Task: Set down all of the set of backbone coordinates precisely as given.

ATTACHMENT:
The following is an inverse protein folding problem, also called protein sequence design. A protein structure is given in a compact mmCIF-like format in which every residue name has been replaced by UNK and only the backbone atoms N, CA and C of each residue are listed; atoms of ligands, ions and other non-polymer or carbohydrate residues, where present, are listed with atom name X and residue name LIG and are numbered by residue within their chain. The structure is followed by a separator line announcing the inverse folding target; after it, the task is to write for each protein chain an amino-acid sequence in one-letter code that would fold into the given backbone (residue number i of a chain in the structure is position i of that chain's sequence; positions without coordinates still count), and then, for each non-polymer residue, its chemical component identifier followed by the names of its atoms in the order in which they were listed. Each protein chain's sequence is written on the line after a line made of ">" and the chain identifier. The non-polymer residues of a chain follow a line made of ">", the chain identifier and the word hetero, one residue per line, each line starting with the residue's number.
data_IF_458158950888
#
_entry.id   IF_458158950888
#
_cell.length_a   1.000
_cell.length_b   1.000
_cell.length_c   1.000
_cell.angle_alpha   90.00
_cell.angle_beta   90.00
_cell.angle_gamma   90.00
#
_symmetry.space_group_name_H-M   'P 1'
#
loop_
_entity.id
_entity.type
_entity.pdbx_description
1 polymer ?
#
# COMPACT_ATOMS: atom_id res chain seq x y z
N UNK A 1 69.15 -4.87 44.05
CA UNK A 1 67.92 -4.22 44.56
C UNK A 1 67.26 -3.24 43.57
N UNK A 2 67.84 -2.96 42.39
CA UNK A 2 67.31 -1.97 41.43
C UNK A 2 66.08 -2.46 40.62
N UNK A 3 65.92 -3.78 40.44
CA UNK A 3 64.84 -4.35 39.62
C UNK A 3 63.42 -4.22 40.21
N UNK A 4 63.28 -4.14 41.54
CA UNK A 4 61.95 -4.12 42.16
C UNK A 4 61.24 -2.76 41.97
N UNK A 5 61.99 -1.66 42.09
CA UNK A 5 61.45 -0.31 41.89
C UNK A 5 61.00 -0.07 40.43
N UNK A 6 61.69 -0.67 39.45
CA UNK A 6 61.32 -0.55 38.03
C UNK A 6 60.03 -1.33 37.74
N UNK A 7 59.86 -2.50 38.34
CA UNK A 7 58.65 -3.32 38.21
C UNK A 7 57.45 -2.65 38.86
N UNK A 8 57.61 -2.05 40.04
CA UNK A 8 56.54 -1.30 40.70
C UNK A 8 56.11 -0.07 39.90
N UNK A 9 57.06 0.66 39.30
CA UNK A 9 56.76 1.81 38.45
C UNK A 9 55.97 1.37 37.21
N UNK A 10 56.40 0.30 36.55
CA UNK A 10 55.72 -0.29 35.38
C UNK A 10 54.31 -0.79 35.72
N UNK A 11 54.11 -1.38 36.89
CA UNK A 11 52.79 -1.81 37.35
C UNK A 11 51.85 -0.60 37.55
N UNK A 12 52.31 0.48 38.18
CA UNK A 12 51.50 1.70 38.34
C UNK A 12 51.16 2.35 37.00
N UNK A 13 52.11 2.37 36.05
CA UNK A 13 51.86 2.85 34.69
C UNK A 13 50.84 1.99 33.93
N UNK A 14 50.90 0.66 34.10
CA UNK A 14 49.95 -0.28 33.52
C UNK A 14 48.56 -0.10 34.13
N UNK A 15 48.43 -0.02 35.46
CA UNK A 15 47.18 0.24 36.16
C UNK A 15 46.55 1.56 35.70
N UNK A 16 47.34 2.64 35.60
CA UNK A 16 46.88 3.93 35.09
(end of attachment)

The following is an inverse protein folding problem, also called protein sequence design. A protein structure is given in a compact mmCIF-like format in which every residue name has been replaced by UNK and only the backbone atoms N, CA and C of each residue are listed; atoms of ligands, ions and other non-polymer or carbohydrate residues, where present, are listed with atom name X and residue name LIG and are numbered by residue within their chain. The structure is followed by a separator line announcing the inverse folding target; after it, the task is to write for each protein chain an amino-acid sequence in one-letter code that would fold into the given backbone (residue number i of a chain in the structure is position i of that chain's sequence; positions without coordinates still count), and then, for each non-polymer residue, its chemical component identifier followed by the names of its atoms in the order in which they were listed. Each protein chain's sequence is written on the line after a line made of ">" and the chain identifier. The non-polymer residues of a chain follow a line made of ">", the chain identifier and the word hetero, one residue per line, each line starting with the residue's number.
data_IF_458158950888
#
_entry.id   IF_458158950888
#
_cell.length_a   1.000
_cell.length_b   1.000
_cell.length_c   1.000
_cell.angle_alpha   90.00
_cell.angle_beta   90.00
_cell.angle_gamma   90.00
#
_symmetry.space_group_name_H-M   'P 1'
#
loop_
_entity.id
_entity.type
_entity.pdbx_description
1 polymer ?
#
# COMPACT_ATOMS: atom_id res chain seq x y z
N UNK A 1 69.15 -4.87 44.05
CA UNK A 1 67.92 -4.22 44.56
C UNK A 1 67.26 -3.24 43.57
N UNK A 2 67.84 -2.96 42.39
CA UNK A 2 67.31 -1.97 41.43
C UNK A 2 66.08 -2.46 40.62
N UNK A 3 65.92 -3.78 40.44
CA UNK A 3 64.84 -4.35 39.62
C UNK A 3 63.42 -4.22 40.21
N UNK A 4 63.28 -4.14 41.54
CA UNK A 4 61.95 -4.12 42.16
C UNK A 4 61.24 -2.76 41.97
N UNK A 5 61.99 -1.66 42.09
CA UNK A 5 61.45 -0.31 41.89
C UNK A 5 61.00 -0.07 40.43
N UNK A 6 61.69 -0.67 39.45
CA UNK A 6 61.32 -0.55 38.03
C UNK A 6 60.03 -1.33 37.74
N UNK A 7 59.86 -2.50 38.34
CA UNK A 7 58.65 -3.32 38.21
C UNK A 7 57.45 -2.65 38.86
N UNK A 8 57.61 -2.05 40.04
CA UNK A 8 56.54 -1.30 40.70
C UNK A 8 56.11 -0.07 39.90
N UNK A 9 57.06 0.66 39.30
CA UNK A 9 56.76 1.81 38.45
C UNK A 9 55.97 1.37 37.21
N UNK A 10 56.40 0.30 36.55
CA UNK A 10 55.72 -0.29 35.38
C UNK A 10 54.31 -0.79 35.72
N UNK A 11 54.11 -1.38 36.89
CA UNK A 11 52.79 -1.81 37.35
C UNK A 11 51.85 -0.60 37.55
N UNK A 12 52.31 0.48 38.18
CA UNK A 12 51.50 1.70 38.34
C UNK A 12 51.16 2.35 37.00
N UNK A 13 52.11 2.37 36.05
CA UNK A 13 51.86 2.85 34.69
C UNK A 13 50.84 1.99 33.93
N UNK A 14 50.90 0.66 34.10
CA UNK A 14 49.95 -0.28 33.52
C UNK A 14 48.56 -0.10 34.13
N UNK A 15 48.43 -0.02 35.46
CA UNK A 15 47.18 0.24 36.16
C UNK A 15 46.55 1.56 35.70
N UNK A 16 47.34 2.64 35.60
CA UNK A 16 46.88 3.93 35.09